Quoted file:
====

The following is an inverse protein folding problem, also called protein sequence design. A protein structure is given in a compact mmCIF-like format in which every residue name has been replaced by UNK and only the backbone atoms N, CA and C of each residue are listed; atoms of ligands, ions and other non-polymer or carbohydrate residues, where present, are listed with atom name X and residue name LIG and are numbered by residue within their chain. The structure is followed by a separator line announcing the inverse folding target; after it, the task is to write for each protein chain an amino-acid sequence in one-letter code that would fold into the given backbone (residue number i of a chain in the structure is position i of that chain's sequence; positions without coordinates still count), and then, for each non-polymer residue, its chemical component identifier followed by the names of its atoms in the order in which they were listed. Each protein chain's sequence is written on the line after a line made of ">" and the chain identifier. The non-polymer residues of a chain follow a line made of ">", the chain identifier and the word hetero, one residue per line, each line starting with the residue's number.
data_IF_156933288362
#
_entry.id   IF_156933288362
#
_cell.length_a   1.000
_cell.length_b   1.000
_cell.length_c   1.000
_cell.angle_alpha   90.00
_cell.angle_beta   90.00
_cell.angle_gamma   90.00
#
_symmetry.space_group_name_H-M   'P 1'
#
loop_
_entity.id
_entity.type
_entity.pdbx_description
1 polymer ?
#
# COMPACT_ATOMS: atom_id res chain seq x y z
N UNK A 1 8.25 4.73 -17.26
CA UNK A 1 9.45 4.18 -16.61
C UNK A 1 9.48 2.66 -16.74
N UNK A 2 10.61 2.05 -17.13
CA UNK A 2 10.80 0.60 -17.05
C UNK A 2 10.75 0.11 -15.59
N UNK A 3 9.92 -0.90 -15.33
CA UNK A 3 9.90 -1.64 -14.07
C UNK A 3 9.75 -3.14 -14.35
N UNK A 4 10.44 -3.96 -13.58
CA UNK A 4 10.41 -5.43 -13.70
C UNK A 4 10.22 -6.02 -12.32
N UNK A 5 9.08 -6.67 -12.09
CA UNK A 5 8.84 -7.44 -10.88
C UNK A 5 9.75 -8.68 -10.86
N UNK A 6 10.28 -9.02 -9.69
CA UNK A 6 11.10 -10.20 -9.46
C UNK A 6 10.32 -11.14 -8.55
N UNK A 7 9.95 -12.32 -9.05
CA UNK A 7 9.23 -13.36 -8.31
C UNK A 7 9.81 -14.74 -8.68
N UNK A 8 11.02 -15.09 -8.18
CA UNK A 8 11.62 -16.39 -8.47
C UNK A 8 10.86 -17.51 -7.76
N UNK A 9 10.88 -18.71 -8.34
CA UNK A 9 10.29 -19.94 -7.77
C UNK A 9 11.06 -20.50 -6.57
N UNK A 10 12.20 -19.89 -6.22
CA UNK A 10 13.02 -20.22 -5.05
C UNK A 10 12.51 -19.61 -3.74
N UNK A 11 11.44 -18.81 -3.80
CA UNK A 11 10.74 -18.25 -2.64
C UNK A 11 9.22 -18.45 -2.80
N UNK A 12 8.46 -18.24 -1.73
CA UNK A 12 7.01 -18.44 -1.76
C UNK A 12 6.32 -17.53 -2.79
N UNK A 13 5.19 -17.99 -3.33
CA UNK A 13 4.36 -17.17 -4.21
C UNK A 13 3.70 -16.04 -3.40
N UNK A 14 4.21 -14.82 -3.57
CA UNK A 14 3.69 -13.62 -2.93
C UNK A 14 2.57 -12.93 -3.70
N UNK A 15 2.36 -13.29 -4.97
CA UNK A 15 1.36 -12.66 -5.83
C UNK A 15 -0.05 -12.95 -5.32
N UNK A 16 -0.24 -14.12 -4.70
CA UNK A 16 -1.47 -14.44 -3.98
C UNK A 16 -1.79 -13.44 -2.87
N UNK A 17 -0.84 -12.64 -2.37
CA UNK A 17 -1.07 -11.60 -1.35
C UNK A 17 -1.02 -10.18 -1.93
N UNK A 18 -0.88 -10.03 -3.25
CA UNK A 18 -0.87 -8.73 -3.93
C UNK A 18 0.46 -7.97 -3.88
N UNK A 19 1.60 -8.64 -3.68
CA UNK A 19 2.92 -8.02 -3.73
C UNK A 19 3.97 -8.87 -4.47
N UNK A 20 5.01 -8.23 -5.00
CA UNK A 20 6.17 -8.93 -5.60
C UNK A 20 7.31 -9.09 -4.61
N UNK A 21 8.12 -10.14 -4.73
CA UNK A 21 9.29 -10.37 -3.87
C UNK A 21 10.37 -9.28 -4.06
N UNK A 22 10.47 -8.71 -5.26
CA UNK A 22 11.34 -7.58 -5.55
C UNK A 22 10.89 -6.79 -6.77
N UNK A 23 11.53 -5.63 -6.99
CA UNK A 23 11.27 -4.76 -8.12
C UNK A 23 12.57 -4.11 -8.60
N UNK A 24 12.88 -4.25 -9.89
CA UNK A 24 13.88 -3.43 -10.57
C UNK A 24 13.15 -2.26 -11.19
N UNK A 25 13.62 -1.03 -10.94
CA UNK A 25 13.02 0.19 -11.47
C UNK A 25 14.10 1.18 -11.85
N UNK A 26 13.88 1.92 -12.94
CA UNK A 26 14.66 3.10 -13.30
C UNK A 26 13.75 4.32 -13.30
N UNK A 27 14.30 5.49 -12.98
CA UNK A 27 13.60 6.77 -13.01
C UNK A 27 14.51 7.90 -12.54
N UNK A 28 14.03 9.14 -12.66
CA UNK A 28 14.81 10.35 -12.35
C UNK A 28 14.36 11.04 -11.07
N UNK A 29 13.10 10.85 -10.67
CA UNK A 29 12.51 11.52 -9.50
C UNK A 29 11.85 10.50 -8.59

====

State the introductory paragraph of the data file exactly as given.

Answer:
The following is an inverse protein folding problem, also called protein sequence design. A protein structure is given in a compact mmCIF-like format in which every residue name has been replaced by UNK and only the backbone atoms N, CA and C of each residue are listed; atoms of ligands, ions and other non-polymer or carbohydrate residues, where present, are listed with atom name X and residue name LIG and are numbered by residue within their chain. The structure is followed by a separator line announcing the inverse folding target; after it, the task is to write for each protein chain an amino-acid sequence in one-letter code that would fold into the given backbone (residue number i of a chain in the structure is position i of that chain's sequence; positions without coordinates still count), and then, for each non-polymer residue, its chemical component identifier followed by the names of its atoms in the order in which they were listed. Each protein chain's sequence is written on the line after a line made of ">" and the chain identifier. The non-polymer residues of a chain follow a line made of ">", the chain identifier and the word hetero, one residue per line, each line starting with the residue's number.